Former US president Jimmy Carter on Monday proposed three principles as a basis for Syria peace talks in Geneva: free elections, respect for their results and the deployment of peacekeepers.
Syria peace talks are set to begin in Switzerland on January 22, though the full list of participants is still unclear.
The talks have gone nowhere up to now because each belligerent "has been allowed to define the preconditions for negotiations," Carter, who won the 2002 Nobel Peace Prize, wrote in an opinion piece in the Washington Post.
While President Bashar al-Assad considers his opponents terrorists and will not talk until they lay down their arms, the fractured opposition is demanding a full regime change, giving Assad no incentive to bargain.
"No one can win this war," argued Carter in an article co-written with American University professor Robert Pastor.
Signup to our newsletter and follow us on Facebook and Twitter!
"It is clear that the parties think they cannot afford to lose because they fear annihilation and this explains why the war will keep going unless the international community imposes a legitimate alternative."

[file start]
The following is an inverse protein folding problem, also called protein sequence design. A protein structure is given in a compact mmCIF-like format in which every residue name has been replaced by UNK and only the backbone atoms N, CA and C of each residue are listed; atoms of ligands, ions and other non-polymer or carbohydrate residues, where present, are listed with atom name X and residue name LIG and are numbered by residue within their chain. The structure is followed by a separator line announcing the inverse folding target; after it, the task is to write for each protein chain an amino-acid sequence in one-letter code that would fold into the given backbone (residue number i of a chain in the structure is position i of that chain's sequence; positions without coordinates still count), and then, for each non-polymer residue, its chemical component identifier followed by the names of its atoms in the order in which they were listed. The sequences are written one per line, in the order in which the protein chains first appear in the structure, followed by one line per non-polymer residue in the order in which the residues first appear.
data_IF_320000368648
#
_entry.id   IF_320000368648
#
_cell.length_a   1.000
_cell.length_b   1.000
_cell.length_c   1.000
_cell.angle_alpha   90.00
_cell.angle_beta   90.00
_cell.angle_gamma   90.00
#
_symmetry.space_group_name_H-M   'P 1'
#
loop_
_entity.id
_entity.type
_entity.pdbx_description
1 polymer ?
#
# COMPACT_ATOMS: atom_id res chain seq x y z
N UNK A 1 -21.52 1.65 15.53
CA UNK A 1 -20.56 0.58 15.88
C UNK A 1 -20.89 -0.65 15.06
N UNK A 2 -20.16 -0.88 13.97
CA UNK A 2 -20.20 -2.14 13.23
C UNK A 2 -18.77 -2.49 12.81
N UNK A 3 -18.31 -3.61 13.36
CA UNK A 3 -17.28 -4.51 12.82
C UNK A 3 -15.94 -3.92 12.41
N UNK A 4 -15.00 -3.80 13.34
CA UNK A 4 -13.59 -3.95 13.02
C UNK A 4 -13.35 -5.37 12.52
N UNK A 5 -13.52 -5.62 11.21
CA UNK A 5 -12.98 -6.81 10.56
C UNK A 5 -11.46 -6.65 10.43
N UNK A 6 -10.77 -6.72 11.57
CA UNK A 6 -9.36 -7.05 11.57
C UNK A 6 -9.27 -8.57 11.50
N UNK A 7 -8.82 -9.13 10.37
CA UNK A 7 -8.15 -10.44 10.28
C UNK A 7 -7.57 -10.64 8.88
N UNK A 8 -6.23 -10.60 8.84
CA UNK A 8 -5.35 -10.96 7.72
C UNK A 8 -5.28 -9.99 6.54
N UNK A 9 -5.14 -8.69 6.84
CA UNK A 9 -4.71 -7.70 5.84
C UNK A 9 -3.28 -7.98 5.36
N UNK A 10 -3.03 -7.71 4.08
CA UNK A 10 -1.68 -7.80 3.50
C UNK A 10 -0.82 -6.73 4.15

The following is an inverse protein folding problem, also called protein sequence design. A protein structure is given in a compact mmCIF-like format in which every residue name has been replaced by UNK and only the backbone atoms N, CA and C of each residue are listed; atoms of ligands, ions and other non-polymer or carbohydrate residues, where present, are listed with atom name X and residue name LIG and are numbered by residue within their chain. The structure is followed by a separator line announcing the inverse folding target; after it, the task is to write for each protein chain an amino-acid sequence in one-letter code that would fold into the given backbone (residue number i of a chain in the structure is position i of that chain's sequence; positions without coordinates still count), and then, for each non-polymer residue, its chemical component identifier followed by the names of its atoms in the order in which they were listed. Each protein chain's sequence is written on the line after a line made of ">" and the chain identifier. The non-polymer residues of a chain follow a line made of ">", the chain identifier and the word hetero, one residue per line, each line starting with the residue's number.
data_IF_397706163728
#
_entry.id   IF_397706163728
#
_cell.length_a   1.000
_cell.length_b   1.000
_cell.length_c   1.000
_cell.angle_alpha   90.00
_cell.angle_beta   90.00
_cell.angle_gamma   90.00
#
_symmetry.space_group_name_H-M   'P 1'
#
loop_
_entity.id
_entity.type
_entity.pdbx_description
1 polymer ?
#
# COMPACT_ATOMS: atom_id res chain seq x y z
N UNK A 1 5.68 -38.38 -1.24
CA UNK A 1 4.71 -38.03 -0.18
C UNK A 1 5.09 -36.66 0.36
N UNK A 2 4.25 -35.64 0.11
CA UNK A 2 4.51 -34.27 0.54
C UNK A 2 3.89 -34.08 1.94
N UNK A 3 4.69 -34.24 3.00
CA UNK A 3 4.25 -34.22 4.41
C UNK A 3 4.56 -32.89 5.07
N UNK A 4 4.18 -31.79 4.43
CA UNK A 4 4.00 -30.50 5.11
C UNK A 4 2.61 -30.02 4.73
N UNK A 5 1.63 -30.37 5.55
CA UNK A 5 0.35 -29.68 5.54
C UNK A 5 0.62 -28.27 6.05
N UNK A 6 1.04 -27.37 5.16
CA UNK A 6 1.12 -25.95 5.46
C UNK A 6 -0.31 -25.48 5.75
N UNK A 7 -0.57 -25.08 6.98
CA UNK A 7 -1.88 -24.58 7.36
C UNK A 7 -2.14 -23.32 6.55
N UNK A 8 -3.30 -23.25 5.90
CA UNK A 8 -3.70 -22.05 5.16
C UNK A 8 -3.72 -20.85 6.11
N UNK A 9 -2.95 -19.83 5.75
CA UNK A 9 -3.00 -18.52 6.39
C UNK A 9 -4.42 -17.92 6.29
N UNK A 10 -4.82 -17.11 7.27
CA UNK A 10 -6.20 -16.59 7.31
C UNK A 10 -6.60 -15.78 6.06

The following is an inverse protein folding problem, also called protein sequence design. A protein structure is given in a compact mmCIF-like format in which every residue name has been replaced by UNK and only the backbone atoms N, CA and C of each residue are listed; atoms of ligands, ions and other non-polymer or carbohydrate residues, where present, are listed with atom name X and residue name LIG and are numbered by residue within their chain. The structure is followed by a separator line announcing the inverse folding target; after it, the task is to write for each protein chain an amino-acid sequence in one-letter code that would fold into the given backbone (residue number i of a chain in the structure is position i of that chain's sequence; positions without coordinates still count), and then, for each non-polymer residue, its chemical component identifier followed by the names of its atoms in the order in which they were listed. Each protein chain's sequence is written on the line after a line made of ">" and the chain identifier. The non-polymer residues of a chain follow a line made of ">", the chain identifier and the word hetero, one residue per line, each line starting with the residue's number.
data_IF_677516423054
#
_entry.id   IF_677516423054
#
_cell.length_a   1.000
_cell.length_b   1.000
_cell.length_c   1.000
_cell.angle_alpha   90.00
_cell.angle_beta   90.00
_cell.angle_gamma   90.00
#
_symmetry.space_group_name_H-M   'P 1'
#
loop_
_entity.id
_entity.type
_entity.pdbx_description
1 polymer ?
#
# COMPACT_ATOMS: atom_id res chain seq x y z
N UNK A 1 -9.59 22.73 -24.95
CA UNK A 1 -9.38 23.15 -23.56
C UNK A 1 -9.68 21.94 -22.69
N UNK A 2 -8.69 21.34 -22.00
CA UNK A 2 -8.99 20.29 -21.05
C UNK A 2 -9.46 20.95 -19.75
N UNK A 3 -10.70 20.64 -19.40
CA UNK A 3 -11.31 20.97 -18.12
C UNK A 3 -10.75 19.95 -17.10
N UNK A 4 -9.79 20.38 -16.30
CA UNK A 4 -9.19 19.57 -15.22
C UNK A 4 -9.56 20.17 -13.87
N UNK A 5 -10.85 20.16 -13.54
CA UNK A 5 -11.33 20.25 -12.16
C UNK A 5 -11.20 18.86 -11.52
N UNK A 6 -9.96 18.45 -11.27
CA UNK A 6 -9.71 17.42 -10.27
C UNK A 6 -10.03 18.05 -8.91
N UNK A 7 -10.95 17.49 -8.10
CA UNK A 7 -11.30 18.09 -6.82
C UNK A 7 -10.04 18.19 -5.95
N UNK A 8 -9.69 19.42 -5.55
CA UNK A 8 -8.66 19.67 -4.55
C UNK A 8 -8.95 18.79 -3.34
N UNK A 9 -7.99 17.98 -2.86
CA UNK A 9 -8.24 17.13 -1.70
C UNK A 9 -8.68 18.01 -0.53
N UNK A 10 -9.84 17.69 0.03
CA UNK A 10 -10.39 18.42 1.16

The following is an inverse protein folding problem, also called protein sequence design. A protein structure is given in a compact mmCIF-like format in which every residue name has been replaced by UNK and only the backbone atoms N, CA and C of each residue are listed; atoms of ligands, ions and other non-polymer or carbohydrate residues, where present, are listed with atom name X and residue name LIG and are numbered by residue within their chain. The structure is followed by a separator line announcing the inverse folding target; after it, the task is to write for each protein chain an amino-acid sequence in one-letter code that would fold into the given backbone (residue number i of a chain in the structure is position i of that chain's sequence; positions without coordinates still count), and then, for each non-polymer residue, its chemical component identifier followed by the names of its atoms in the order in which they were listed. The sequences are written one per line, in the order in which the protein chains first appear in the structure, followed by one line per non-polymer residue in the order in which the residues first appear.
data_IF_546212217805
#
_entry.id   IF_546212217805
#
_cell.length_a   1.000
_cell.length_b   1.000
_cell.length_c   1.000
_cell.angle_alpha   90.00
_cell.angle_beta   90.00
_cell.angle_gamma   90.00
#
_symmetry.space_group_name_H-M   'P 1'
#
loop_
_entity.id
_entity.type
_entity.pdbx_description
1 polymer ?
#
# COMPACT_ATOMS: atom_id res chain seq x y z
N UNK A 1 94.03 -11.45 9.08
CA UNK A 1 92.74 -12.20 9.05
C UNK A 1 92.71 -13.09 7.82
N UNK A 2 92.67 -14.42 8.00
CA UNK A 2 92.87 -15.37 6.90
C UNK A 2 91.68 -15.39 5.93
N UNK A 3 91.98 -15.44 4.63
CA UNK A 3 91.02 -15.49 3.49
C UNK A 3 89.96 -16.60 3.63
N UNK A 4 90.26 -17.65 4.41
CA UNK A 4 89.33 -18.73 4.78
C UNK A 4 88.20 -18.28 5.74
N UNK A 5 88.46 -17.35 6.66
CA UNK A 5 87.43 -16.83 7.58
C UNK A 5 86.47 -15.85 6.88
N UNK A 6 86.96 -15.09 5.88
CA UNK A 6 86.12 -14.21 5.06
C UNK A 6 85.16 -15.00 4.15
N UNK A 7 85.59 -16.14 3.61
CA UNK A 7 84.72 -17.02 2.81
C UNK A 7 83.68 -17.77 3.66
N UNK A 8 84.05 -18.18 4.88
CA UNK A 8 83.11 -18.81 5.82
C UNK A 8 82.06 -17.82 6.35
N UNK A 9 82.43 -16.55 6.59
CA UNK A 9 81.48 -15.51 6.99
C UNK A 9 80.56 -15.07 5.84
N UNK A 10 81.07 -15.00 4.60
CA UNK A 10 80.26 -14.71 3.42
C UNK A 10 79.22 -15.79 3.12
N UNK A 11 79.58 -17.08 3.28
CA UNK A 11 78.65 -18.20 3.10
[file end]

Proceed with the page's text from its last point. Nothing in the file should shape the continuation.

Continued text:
UN envoys Kofi Annan and Lakhdar Brahimi "have not been permitted to use their negotiating skills because the principal actors insist on preconditions of victory rather than mutual accommodation essential to bringing the war to an end," argued the authors.
"These preconditions aim to win an unwinnable war rather than to forge an imperfect peace."
Carter and Pastor propose basing the Geneva talks on letting the Syrian people decide on their future government in a free election closely monitored by international observers; an assurance that the victors will respect sectarian and minority groups; and the deployment of "a robust peacekeeping force" to make sure those goals are achieved.
Russia and the United States would need to agree to this approach, Iran "and other regional powers" would have to stop supporting their proxies, and the United Nations would have to make peace in Syria "a top priority."
Unless these "difficult steps" are taken, Carter and Pastor warned, "the war may very well go on for another decade and likely create a wider circle of destruction and death."
Carter was US president from 1977 to 1981, and his Atlanta-based Carter Center focuses on human rights and democracy around the world. Pastor, who served on the National Security Council under Carter, is the senior Carter Center conflict resolution advisor.